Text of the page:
Nick Blackburn - This is Nick Blackburn: his ERA and WHIP are almost identical to his totals from last year. His K/9 is down, but he's only allowed 1 HR in 31.1 IP. Best of all, his IP/start is up over 6, thanks to Gardy's increased confidence in his starters (or decreased confidence in the bullpen).

Kevin Slowey - I hold Slowey to a pretty high standard, so I almost didn't stick him in this category. Ultimately, I decided that his last 2 starts (1.00 WHIP, 1 HR, 12 K in 15 IP) cancel out his first 2 starts (2.00 WHIP, 4 HR, 7 K in 11.1 IP). The tipping point was the fact that he got the team into the 6th inning even when he was struggling.

Jesse Crain - Overall, it's not a good line for Crain, but almost all of the ugliness (3 BB and 4 ER) came in that final, grueling outing vs. the Angels. His remaining appearances were very effective, and I expect him to resume his role as the primary RH middle reliever once he comes off the DL.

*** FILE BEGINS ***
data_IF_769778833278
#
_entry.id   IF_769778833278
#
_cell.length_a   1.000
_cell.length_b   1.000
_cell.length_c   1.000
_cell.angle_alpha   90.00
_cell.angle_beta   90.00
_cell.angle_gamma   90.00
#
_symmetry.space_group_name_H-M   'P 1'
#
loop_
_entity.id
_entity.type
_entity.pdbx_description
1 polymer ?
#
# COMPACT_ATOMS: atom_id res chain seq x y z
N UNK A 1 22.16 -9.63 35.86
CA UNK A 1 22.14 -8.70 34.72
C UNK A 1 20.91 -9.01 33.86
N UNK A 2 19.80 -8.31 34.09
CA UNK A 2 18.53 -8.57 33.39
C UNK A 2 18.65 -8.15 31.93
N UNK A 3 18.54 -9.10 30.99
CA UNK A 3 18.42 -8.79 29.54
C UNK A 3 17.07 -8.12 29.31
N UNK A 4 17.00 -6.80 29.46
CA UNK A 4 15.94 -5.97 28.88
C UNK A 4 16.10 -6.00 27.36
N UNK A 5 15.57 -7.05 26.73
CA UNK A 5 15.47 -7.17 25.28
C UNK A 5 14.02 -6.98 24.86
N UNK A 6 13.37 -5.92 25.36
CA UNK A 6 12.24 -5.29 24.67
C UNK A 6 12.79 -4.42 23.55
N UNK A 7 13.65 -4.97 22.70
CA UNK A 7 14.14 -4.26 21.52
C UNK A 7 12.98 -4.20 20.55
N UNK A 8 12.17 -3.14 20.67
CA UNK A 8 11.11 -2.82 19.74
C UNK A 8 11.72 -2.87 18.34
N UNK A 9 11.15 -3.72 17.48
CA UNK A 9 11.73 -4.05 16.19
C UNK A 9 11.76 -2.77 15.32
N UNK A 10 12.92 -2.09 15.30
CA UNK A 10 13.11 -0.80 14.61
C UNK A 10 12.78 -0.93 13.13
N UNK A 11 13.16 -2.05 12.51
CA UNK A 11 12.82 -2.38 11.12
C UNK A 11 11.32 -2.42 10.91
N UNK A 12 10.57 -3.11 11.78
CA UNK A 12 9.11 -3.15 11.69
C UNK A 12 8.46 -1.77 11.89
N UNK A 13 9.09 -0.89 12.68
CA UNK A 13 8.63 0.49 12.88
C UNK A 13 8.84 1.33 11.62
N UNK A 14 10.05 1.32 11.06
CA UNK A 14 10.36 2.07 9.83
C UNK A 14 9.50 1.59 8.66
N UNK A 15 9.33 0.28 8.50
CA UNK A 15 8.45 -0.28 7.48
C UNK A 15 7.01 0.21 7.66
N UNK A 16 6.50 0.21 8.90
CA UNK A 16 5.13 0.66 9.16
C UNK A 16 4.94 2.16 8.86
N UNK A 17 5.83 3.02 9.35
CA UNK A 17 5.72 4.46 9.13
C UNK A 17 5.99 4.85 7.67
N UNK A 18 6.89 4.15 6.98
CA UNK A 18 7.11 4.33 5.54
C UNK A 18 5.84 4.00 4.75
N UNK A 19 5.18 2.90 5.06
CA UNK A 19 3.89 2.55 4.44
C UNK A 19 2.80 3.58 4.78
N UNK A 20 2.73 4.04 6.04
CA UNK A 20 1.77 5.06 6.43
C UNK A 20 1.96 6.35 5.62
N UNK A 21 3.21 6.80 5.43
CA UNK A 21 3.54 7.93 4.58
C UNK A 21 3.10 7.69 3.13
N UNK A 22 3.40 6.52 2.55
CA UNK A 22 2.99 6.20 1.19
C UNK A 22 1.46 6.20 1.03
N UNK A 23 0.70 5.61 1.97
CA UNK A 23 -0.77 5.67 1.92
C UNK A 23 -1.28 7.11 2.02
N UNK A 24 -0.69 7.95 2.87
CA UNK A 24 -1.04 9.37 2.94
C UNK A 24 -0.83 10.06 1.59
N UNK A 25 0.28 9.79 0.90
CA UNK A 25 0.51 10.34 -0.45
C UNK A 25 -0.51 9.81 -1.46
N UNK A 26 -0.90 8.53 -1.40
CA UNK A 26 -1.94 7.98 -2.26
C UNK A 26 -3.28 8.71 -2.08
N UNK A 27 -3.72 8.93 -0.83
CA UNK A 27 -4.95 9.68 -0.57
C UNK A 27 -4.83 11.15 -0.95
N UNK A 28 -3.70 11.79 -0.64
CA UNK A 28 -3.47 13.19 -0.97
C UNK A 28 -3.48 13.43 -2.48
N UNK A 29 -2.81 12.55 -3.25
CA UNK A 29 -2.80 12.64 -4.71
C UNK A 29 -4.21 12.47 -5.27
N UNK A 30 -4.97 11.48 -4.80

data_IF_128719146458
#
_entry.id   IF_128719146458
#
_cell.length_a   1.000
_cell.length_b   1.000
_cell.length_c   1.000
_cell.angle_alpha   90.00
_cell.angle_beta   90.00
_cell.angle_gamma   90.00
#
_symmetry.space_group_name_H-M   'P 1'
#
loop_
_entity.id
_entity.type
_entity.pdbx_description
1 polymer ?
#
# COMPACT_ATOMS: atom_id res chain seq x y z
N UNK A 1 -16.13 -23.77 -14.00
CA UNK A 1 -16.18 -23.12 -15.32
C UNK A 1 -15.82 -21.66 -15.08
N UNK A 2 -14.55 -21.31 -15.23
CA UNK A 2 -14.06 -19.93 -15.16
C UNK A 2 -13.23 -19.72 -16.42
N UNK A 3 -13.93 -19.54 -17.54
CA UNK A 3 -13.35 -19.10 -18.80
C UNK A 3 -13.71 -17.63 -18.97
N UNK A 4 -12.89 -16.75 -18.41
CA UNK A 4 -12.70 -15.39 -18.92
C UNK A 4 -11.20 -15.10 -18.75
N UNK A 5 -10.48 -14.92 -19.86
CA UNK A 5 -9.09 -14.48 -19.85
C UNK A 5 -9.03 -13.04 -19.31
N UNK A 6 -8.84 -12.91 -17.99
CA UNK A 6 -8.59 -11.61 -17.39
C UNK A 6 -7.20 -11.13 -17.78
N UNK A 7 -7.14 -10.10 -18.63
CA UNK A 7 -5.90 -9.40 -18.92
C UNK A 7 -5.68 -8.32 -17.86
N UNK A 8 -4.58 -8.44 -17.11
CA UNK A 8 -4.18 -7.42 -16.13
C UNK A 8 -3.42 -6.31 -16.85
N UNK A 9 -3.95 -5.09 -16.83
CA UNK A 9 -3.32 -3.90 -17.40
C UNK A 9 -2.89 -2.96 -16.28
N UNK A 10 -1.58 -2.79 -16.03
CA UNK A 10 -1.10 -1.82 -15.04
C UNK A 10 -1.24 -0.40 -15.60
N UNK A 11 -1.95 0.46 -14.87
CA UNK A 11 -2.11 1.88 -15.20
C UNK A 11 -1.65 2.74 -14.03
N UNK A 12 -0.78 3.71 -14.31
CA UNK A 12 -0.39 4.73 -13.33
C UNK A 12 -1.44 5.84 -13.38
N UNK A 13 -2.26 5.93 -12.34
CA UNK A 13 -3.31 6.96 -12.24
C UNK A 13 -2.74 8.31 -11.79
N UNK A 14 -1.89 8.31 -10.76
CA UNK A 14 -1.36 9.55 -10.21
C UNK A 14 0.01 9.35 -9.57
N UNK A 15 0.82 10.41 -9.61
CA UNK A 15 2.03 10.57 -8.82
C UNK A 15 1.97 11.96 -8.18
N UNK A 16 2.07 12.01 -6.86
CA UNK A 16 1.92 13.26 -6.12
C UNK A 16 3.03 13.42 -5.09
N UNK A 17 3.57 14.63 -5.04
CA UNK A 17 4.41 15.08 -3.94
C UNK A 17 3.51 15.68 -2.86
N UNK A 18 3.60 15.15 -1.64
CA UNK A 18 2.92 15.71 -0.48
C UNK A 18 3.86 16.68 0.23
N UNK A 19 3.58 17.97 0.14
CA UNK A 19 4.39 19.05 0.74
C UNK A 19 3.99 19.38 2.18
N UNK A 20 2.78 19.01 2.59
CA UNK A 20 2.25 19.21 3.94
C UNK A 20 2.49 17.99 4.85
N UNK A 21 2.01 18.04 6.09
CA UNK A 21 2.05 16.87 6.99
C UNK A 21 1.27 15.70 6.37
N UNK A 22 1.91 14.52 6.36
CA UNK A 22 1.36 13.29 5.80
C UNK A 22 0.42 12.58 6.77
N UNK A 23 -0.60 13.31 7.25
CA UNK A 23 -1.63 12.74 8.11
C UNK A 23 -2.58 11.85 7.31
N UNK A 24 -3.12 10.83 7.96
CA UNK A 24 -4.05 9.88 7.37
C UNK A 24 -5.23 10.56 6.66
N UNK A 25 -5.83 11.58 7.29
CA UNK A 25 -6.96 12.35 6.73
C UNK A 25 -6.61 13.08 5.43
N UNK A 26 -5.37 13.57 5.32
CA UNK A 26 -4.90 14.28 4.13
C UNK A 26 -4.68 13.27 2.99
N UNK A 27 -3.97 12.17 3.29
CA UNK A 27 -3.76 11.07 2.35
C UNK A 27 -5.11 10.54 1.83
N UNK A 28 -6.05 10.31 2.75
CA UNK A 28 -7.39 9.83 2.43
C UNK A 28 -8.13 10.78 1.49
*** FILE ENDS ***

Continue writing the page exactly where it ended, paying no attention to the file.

Matt Guerrier - Like Crain, almost all of the damage (4 ER, 4 H, HR) came in one lousy appearance against the Blue Jays. In his other 8 appearances, he's allowed only 2 ER on 5 H and 2 BB with 7 K in 9.1 IP. That'll work.

Need To Pick It Up
Alexi Casilla - Even if you take away his 1 for 23 vs. LHP, Casilla is only hitting .239/.300/.304. On the bright side, he's made every play but one in the field, he's 2/2 in SB, and he was hitting just about this badly for Rochester last spring before he was called up. He should lose some playing time to Harris, particularly vs. LHP, but it would be tough not to improve on his start.